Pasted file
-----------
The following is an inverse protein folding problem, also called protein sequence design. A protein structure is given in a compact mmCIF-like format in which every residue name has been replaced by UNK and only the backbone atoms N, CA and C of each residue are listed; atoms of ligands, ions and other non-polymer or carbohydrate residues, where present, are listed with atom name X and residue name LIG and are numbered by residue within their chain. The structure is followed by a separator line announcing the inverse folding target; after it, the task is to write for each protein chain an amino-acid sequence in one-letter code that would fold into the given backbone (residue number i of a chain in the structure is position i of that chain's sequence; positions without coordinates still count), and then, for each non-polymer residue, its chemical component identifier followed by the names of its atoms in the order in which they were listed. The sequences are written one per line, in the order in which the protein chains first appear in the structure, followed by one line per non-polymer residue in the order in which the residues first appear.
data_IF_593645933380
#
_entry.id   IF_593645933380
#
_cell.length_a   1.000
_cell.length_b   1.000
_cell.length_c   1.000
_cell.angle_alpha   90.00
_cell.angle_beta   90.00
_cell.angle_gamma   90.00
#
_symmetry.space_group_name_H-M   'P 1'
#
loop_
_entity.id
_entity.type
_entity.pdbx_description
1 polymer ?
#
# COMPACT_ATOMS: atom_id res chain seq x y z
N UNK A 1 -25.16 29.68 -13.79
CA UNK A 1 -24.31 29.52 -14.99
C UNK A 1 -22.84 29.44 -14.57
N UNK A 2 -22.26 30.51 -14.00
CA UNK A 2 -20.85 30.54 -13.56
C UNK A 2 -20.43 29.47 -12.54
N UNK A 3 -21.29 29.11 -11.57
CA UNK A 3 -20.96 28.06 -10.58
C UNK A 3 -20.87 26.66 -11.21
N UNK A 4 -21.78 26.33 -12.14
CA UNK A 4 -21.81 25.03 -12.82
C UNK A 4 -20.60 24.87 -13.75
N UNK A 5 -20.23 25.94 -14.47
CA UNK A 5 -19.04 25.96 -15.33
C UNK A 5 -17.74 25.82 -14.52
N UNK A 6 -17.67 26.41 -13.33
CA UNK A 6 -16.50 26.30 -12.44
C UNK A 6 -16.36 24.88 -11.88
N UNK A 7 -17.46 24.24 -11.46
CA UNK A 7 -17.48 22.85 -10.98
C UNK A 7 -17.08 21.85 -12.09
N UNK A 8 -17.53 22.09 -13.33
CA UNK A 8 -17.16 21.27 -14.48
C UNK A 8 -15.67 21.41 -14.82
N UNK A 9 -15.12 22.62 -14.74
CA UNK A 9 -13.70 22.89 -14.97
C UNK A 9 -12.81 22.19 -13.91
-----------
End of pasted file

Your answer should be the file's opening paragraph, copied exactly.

The following is an inverse protein folding problem, also called protein sequence design. A protein structure is given in a compact mmCIF-like format in which every residue name has been replaced by UNK and only the backbone atoms N, CA and C of each residue are listed; atoms of ligands, ions and other non-polymer or carbohydrate residues, where present, are listed with atom name X and residue name LIG and are numbered by residue within their chain. The structure is followed by a separator line announcing the inverse folding target; after it, the task is to write for each protein chain an amino-acid sequence in one-letter code that would fold into the given backbone (residue number i of a chain in the structure is position i of that chain's sequence; positions without coordinates still count), and then, for each non-polymer residue, its chemical component identifier followed by the names of its atoms in the order in which they were listed. The sequences are written one per line, in the order in which the protein chains first appear in the structure, followed by one line per non-polymer residue in the order in which the residues first appear.